Moving With Kids: Reducing Stress Amidst Chaos


Moving With Kids Reducing Stress Amidst Chaos

This last year, our family moved twice. First across state lines into a rental home and then thankfully into our home, which was a local move. Moving to a new state with three kids — one being a young toddler — and a rambunctious poodle, led to lots of reflection about moving from both an emotional and practical perspective. 

In the midst of moving (or any kind of home renovation), sometimes the chaos feels like too much. The connection between our inner and outer worlds is so linked that it’s hard not to absorb the clutter and chaos around us. By being cognizant of this however, we can take steps to care for ourselves in the midst of the transition; this, in turn, helps us to continue caring for our children as well as others in our lives.

Some of us are naturally better with chaos. Some of you may naturally be more flexible, go with the flow, able to adapt, and able to switch gears easily. You may be more able to live in a messy house without it completely affecting you. Yet others of you may lean more towards wanting order and are much more comfortable with plans, checked boxes, and all going according to schedule. 

Wherever you naturally fall, moving is an opportunity to expand your bandwidth especially if you are less comfortable with chaos. Even when moving for the best of reasons, it’s stressful. There’s really no way around it. You are going through a major life change simply to change houses, much less all the other changes that go alongside moving to a new community which may mean new jobs, saying good-bye, meeting new people, making friends, missing your other friends, learning your way around, etc. While it can be exciting, it also can feel so overwhelming and disorienting and sometimes grief-filled.

The reality is that moving and/or any kind of home renovation embodies traveling through chaos before you reach a more ordered, settled other side. That being said, the process of moving can be so challenging both physically and emotionally.

Some tips for moving:

  • Start early. If you are packing yourself, start way before you have to be out of your home if you can. In doing this, you give yourself margin which can translate to actual breathing room.
  • Start small. Literally every box is a victory. By focusing on the smallest, most attainable of steps, you will gain momentum. Bring your attention to what you are getting done instead of all that’s left to do. Celebrate and name your progress.
  • Contain the chaos. If your house allows for any extra space, consider setting up a kind of moving station. This may be especially beneficial if there is a door you can shut, so that you can choose to enter into the chaos and then literally shut the door to take breaks.
  • Choose “good enough” shortcuts. One thing that is difficult in the midst of a move is that daily life responsibilities keep coming, so whether it’s eating on paper plates or choosing easier meals while packing and moving, shortcuts are your friend. Anything that reduces time spent on dishes and laundry can be super helpful.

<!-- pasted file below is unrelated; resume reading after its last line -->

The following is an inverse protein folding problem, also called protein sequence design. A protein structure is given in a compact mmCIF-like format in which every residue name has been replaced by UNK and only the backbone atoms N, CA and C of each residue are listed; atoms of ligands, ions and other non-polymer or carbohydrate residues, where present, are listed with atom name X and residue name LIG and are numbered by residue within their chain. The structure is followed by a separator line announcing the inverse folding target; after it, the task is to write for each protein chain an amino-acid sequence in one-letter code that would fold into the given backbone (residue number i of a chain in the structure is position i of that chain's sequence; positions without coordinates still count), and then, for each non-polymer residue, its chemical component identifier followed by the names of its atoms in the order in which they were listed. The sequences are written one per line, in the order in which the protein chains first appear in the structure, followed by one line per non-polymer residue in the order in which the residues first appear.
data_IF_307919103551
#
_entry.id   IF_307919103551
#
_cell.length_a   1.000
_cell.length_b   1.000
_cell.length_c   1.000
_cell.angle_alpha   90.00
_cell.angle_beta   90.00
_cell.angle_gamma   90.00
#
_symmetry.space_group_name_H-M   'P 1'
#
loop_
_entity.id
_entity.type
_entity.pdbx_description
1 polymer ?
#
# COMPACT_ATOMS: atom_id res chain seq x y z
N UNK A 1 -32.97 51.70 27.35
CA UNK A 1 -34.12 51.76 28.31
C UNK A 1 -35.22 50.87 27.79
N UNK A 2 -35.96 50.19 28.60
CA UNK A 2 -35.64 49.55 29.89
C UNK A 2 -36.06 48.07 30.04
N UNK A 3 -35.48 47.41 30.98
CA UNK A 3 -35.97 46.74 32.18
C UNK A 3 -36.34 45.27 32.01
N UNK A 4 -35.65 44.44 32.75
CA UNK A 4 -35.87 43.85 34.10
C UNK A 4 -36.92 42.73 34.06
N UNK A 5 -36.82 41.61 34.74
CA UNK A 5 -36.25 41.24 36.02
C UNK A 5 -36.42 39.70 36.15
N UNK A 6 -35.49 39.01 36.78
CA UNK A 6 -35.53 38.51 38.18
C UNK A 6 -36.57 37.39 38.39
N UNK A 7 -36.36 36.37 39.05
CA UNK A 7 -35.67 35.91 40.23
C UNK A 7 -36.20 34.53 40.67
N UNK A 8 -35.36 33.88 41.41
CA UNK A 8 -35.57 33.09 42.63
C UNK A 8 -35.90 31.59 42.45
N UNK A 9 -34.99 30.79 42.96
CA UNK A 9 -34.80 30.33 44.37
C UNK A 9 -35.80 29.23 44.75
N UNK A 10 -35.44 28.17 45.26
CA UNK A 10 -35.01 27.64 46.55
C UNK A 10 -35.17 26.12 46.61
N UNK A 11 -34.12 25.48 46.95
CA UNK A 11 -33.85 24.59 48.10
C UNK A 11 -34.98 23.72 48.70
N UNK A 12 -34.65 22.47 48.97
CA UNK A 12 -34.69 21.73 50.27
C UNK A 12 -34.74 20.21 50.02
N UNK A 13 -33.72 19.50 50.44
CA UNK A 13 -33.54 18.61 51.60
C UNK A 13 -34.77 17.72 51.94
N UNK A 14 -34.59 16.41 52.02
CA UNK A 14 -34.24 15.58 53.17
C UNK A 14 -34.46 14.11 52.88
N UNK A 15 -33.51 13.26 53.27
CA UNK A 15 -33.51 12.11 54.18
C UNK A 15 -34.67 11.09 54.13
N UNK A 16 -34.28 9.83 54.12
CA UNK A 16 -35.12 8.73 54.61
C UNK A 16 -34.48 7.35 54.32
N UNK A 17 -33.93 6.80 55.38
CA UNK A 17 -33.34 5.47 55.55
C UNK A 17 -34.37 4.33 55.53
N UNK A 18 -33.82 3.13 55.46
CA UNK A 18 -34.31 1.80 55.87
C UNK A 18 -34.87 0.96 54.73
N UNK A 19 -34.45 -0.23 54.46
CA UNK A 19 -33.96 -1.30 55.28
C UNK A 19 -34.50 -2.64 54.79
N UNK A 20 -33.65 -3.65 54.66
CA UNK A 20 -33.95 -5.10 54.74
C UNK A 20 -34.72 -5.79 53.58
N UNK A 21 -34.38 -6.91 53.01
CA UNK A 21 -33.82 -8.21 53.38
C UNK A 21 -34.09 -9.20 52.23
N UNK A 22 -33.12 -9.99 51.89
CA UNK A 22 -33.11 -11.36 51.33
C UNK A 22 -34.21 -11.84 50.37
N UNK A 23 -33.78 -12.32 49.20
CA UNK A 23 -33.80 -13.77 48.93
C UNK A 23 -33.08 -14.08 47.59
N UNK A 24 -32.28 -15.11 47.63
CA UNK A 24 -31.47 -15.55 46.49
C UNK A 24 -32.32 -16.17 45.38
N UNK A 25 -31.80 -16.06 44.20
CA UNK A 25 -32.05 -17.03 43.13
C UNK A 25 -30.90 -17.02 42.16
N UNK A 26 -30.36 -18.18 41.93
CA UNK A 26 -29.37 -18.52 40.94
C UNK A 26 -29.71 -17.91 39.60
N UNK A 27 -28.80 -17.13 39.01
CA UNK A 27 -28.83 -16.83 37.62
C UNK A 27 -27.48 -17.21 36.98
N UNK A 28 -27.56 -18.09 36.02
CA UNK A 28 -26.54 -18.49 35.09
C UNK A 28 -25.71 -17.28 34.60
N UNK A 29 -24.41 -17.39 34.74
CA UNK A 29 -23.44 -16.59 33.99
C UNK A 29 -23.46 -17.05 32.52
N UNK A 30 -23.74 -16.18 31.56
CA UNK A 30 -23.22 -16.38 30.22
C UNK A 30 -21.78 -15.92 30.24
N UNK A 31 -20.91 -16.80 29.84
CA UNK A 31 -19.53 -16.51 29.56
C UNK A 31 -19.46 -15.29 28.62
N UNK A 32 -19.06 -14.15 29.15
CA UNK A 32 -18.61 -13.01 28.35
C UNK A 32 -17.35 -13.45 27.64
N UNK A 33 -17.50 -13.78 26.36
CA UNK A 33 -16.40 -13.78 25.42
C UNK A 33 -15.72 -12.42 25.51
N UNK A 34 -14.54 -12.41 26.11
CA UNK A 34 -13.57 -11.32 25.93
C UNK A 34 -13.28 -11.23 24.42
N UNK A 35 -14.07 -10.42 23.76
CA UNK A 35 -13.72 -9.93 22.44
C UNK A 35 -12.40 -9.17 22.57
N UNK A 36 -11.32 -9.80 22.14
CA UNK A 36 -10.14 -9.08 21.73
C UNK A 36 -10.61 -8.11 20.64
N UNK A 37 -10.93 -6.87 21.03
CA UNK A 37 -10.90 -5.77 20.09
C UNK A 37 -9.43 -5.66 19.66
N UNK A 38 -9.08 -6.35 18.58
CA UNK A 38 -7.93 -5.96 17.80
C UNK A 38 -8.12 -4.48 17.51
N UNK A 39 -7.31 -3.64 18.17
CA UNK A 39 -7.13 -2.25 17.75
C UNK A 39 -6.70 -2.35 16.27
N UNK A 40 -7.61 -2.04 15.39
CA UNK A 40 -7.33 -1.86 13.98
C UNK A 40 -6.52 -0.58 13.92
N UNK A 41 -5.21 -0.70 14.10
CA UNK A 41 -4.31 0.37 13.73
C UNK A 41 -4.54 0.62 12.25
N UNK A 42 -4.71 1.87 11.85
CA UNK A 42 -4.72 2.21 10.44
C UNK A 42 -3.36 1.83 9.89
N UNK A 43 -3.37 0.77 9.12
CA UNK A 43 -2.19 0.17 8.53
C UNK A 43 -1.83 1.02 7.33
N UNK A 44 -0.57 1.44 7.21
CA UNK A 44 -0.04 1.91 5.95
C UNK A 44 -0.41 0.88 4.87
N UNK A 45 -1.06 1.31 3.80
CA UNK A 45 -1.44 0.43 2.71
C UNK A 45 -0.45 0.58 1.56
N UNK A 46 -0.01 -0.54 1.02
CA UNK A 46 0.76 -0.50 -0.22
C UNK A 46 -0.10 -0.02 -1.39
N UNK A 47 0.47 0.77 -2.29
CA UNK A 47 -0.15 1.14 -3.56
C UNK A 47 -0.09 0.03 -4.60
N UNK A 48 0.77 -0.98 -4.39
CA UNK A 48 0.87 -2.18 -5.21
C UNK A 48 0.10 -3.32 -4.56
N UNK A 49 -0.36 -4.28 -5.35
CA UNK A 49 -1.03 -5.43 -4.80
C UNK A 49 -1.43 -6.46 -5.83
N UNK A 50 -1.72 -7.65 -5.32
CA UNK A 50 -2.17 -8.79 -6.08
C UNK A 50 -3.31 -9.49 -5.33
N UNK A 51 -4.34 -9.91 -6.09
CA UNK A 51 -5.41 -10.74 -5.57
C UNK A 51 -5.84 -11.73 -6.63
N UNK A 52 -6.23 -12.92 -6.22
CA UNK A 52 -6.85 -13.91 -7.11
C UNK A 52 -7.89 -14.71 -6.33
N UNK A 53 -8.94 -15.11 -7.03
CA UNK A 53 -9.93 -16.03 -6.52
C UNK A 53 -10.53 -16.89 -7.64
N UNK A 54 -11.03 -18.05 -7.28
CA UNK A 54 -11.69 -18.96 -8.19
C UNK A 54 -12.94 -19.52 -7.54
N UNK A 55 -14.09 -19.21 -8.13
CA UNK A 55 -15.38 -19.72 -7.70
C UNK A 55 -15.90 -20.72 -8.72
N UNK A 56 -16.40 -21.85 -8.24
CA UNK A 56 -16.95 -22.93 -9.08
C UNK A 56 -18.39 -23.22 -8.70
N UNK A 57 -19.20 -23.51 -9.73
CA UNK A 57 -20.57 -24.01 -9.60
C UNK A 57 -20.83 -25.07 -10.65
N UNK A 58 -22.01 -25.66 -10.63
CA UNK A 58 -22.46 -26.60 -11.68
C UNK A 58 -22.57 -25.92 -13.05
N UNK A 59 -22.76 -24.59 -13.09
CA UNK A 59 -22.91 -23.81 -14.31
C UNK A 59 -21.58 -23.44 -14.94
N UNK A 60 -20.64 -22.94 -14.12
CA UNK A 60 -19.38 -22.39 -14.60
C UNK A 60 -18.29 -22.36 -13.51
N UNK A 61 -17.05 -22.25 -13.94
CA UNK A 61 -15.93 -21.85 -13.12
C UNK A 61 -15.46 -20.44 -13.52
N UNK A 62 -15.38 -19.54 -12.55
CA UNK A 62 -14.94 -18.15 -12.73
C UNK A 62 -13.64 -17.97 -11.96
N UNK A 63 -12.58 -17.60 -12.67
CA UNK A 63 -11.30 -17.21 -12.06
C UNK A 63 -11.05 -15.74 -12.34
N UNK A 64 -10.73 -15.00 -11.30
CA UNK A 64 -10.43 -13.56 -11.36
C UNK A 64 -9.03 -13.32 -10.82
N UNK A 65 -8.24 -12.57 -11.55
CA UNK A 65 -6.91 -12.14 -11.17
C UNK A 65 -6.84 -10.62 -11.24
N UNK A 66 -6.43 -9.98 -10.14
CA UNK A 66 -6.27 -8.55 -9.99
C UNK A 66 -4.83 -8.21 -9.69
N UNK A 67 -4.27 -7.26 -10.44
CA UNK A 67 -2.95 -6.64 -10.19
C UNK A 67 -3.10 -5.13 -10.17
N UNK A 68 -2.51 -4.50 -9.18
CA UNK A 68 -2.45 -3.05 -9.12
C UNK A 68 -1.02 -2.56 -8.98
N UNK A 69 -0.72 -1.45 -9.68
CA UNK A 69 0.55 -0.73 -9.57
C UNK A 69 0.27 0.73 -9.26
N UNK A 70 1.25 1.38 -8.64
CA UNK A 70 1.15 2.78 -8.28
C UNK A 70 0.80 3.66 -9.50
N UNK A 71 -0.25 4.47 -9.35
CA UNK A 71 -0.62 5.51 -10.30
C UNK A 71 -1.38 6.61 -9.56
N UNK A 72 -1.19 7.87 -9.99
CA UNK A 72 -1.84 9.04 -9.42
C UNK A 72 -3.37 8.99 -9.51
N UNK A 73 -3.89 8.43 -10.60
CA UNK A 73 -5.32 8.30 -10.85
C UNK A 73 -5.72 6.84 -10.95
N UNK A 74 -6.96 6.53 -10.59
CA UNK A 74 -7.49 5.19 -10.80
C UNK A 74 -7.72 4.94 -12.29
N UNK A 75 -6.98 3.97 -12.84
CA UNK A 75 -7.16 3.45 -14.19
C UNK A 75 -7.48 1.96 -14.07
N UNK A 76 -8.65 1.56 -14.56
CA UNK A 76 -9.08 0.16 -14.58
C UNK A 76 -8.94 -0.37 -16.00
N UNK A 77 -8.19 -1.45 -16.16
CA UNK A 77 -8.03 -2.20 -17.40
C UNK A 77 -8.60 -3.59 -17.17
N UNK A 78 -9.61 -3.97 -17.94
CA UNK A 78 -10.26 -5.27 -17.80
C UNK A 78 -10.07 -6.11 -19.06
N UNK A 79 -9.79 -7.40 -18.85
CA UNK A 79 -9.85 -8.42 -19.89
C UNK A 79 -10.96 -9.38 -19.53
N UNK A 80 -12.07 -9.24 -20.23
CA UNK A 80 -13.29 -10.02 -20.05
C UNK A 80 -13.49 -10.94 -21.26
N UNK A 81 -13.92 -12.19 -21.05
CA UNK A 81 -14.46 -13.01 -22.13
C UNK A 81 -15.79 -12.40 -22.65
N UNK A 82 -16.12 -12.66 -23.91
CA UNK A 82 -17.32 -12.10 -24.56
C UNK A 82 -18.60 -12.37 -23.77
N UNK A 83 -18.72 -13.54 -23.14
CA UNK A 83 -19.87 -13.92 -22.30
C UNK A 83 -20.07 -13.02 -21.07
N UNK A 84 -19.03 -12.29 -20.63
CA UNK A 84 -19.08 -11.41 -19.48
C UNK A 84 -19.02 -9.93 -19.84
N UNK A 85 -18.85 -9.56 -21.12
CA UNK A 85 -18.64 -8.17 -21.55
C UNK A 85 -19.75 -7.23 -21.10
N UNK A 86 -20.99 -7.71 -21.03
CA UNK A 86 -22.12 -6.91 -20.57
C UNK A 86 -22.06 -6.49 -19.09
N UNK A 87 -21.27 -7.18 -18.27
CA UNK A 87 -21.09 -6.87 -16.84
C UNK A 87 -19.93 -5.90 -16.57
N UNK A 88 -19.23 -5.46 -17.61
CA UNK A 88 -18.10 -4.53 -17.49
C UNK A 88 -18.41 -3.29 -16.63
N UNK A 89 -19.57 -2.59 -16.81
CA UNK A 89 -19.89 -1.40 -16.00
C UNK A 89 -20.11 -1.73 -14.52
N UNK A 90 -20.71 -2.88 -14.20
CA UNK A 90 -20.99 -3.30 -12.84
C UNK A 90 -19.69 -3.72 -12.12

• Budget. Moving is so expensive. Being mindful of a budget helps reduce extra financial stress. This may mean slowing down and having needed conversations with your partner and/or time to really plan a move financially.
  • Keep your daily rhythms. While so much is changing around you and your family, hold onto daily rhythms that ground you. If your family loves to take a walk after dinner, keep doing that if possible. These daily rhythms provide continuity and are calming in the midst of transitions. Read more about daily rhythms here.
  • One step at a time. When overwhelmed, remember that you can only attend to one task at a time. Give yourself permission to focus on one priority at a time and ignore the rest temporarily.
  • Ask for help. It can be hard to ask for help, but sometimes we really need extra hands, especially in the midst of a move. Remember that no one really knows what you need unless you ask for it.
  • Involve your kids. Even the smallest of children can help pack a box of toys or books, or perhaps make some choices about some toys or books to share with someone else leading to one or more less things to pack! 
  • Consider your kids. What’s important to them? What do they value taking with them? What helps them link their previous home and community to their new home? How can you give them a voice in the process? Can you take them on a scouting trip, so they can start to connect positive associations with your new place?
  • Validate the both/and. Moving is all about mixed emotions. Kind of like in experiencing grief, people do not move through grief exactly the same. Each family member may be experiencing a move with different emotions and a different range of feelings at different times. One person may be so excited and another very much grieving what is being left behind. You may see these differences in your kids, and you give a gift simply when you empathize with their experience.
  • Remember to care for yourself. In doing so, you are more likely to be rooted and grounded as you seek to care for your children.

Despite the stress of moving, I am so grateful to have moved with our crew to the Chattanooga area. We are loving the natural beauty inherent to this area, and we are compelled to explore all that Chattanooga and the surrounding areas have to offer any chance we get.

What about you? If you have made a move to a new community with kids, what was your experience like? What suggestions do you have for fellow moms moving with their children?